After the ’67 season he was selected by the Indians in the Rule 5 draft, and spend the next 2 seasons as the Tribe’s 3rd-string catcher.
In 1968 he was with the team for the whole season, but only played 17 games (1 start), with Joe Azcue and Duke Sims doing most of the catching. In ’69, he was behind Sims and rookie Ray Fosse, and spent part of the season in the minors.
After languishing in the minors in 1970, he returned to Cleveland in 1971 and saw his most action to date (50 games, 39 starts, 123 at-bats). Still, he was stuck behind All-Star and Gold Glove winner Fosse.
Ken was part of an 8-player trade with the Rangers after the 1971 season. He backed up Dick Billings in 1972 but started 88 games in 1973 (to Billings’ 67 starts). Unfortunately that was his last hurrah.
In 1974 the Rangers were going to go with rookie Jim Sundberg behind the plate, and after Suarez filed for arbitration he was traded back to the Indians for Chico Cardenas. He ended up sitting out the season due to contract issues, but in mid-September the Indians traded him to the Angels for Frank Robinson. (So in a year where he did not play, he was traded twice for ex-Reds’ All-Stars!)
Monday, October 12, 2020
Bob Barton was a journeyman catcher for the Giants and Padres. His only season as an everyday player came in 1971 with the Padres.
Barton was signed by the Giants in 1959 and started out with the Class D Hastings (Nebraska) Giants. By 1963 he made it to the triple-A level, where he remained for another 5 seasons. He did get a cup of coffee with the Giants in September 1965.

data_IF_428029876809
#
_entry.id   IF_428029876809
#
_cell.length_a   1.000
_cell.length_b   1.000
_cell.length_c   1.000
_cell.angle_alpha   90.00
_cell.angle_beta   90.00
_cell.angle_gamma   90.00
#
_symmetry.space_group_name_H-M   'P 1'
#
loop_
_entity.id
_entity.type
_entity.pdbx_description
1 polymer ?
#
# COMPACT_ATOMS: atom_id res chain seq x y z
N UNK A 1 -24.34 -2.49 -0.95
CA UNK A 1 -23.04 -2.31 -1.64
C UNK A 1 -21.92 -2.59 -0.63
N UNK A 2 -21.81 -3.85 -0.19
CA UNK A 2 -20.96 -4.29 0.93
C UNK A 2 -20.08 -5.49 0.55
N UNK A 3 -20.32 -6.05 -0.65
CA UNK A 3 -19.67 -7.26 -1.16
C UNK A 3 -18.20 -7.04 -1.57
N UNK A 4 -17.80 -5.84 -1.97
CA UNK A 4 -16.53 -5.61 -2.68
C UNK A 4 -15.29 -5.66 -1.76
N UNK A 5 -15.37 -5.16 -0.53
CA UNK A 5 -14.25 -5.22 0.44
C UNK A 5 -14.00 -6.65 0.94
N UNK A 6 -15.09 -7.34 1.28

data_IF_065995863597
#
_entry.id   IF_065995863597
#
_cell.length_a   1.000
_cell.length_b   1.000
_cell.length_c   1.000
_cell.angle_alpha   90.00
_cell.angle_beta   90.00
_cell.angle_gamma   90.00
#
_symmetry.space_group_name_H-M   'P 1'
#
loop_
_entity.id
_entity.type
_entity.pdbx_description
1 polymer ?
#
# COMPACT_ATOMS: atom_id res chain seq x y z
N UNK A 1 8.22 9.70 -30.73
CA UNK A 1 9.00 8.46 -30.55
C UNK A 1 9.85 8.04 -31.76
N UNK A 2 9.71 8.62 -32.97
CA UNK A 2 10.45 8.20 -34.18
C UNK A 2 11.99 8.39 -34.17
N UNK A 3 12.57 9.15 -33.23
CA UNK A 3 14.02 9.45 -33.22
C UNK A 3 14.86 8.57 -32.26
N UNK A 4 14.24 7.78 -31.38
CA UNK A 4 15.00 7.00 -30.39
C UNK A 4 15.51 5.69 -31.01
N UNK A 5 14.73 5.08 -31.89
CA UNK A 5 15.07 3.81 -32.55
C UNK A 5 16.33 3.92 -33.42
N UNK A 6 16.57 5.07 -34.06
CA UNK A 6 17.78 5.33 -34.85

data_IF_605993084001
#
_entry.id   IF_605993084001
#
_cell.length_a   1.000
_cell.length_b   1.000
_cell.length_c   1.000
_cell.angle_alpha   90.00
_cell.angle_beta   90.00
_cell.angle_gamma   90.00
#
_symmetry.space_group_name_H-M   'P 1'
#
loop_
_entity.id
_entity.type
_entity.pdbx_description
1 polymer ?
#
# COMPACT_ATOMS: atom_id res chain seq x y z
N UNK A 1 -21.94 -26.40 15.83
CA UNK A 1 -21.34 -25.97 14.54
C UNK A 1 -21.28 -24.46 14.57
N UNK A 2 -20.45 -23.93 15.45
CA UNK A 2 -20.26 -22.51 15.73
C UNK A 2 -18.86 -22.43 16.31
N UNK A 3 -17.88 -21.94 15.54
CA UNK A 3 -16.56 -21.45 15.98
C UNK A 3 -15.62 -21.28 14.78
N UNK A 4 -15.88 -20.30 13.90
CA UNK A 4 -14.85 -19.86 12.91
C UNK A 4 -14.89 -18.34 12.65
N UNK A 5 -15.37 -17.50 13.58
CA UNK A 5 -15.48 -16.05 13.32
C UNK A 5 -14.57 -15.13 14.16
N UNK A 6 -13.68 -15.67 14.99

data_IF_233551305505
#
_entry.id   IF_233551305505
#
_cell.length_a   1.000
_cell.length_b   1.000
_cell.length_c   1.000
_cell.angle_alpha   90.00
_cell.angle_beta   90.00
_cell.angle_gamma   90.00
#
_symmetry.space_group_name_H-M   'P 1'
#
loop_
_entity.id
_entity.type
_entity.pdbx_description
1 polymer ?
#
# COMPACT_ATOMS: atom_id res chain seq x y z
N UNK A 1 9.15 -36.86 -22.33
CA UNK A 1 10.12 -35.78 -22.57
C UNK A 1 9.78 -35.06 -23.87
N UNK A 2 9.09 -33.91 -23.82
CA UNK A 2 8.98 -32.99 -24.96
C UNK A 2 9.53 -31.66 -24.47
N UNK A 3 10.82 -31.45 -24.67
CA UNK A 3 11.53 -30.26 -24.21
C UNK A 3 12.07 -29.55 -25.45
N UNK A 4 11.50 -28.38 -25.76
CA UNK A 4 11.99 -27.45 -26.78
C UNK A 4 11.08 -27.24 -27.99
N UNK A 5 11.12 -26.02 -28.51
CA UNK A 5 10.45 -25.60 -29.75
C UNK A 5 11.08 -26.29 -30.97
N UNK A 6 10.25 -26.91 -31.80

He began the 1966 season with the Giants, backing up starter Tom Haller. By mid-season he was demoted to triple-A Phoenix, with veteran 3B/C Ozzie Virgil called up to replace him. Barton alternated with prospect Dick Dietz and veteran Dick Bertell while at triple-A.
In 1967 the Giants decided to keep Dietz as Haller’s backup, and with another catching prospect (Don Bryant) slated to play for Phoenix, Barton was loaned out to the Cubs’ AAA team for most of the year.
After the 1969 season, Barton was traded to the Padres along with pitcher Ron Herbel and 3rd baseman Bobby Etheridge for pitcher Frank Reberger. This was an immediate promotion to 2nd-string status. He started a third of the games behind the dish in 1970, with Chris Cannizzaro starting most of the other games.